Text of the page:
A specialized vehicle developed by Thrust Industries, the Polar-Borer was created to drill for oil deposits in polar regions. One Polar-Borer, Polar-Borer 5, accidentally dug into a huge underground cavern near the North Pole, and found itself in a lake in the middle of a lush underground world. The craft's crew left to explore and left the youngest member, Chuck Wade, behind to guard the Polar-Borer. Wade witnessed the crew being eaten alive by a Tyrannosaurus rex, then quickly escaped back to the surface. After Wade told his story to the media as well as the Thrust Industries CEO, Masten Thrust, himself. Thrust announced that he would form an expedition team to bore back into the underground world and observe the Tyrannosaurus. Thrust, along with Wade, Dr. Kawamoto, a tracker named Bunta, and a photographer named Francesca Banks boarded a Polar-Borer and were dispatched from the oil rig Mother 1 and began to dig back to the underground world.
As expected, the craft bored through and surfaced in a lake. The crew disembarked and established a base camp before tracking the Tyrannosaurus. Eventually, the Tyrannosaurus came upon the team's camp, then proceeded to destroy it and kill Dr. Kawamoto. The beast then grabbed the Polar-Borer out of the lake and brought it back to its lair, stranding the expedition. Months later, Wade came upon the Tyrannosaurus' lair and found the Polar-Borer. Using a makeshift pulley system, he and Francesca were able to bring the Polar-Borer back to the lake, where Wade immediately began to repair it. Francesca tried to convince Thrust to come with them back to the surface, but Thrust refused, as his obsession to hunt and kill the Tyrannosaurus had consumed him. After evading an attack from the Tyrannosaurus, Francesca returned to the Polar-Borer with Wade and departed for the surface, while Masten silently waved goodbye.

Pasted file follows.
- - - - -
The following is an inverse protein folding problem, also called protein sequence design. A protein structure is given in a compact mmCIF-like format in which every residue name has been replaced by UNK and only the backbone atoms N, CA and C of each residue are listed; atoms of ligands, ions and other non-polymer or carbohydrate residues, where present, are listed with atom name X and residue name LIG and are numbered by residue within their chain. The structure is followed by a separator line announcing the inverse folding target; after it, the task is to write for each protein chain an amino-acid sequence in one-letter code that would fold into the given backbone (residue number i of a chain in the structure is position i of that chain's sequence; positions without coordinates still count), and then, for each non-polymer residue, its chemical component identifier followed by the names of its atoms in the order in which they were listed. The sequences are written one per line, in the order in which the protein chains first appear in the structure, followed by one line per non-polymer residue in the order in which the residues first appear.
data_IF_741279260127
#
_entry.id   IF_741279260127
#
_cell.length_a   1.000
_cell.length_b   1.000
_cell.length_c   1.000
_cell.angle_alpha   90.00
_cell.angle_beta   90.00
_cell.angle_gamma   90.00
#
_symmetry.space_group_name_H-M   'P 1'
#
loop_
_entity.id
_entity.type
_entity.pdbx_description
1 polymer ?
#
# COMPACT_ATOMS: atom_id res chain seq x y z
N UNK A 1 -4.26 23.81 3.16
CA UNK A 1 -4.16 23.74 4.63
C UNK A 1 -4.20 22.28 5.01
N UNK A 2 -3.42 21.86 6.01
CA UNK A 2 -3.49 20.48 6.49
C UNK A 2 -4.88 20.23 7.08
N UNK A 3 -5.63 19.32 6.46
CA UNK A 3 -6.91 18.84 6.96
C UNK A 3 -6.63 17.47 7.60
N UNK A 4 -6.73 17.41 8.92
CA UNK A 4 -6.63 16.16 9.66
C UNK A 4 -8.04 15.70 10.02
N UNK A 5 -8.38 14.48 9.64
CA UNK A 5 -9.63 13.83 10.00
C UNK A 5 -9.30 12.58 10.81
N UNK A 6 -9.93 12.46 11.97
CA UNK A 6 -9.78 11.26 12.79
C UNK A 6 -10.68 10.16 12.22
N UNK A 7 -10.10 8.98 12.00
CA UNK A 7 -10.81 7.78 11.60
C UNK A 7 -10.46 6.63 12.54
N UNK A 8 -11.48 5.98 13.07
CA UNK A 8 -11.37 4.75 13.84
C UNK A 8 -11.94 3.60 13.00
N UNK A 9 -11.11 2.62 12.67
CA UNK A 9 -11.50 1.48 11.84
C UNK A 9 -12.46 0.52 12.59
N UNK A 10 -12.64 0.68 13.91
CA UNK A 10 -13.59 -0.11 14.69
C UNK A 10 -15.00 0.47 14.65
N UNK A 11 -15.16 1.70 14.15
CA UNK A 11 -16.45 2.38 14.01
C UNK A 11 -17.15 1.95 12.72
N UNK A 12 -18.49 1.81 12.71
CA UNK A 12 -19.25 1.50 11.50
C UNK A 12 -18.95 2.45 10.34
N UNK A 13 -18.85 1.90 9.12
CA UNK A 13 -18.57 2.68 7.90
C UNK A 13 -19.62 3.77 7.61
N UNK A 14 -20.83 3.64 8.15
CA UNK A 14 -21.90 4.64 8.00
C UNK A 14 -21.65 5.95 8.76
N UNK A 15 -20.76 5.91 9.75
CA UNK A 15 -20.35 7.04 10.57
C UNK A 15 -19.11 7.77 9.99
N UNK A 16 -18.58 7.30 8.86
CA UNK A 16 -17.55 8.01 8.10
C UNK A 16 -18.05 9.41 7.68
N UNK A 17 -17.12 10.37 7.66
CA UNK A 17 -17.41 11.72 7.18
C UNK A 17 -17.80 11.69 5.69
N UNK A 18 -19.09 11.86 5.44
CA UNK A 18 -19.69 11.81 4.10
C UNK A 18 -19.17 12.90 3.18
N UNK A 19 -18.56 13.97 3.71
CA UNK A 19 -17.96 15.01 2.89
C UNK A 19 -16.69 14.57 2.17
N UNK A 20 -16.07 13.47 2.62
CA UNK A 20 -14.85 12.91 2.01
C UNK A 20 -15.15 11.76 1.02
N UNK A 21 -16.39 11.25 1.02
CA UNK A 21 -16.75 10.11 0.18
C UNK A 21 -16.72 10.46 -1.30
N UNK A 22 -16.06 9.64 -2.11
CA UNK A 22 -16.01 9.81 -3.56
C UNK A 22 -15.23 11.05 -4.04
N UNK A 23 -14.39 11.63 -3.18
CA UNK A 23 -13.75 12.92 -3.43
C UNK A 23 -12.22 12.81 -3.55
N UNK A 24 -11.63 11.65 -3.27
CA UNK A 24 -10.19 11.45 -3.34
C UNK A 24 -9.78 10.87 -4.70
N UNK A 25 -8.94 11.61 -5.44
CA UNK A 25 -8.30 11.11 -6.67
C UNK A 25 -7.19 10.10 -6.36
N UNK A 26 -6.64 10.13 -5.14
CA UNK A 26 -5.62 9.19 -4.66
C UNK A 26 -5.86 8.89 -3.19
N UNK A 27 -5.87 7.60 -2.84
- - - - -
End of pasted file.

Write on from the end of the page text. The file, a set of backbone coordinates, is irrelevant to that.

- The Polar-Borer is able to drill through ice and rock at a speed of 30 kilometers per hour, and travel in water at 67 knots.
- The Polar-Borer can form a laser shield around itself, which allows it to more easily melt through ice while drilling.
Polar-Borer and Tyrannosaurus figures
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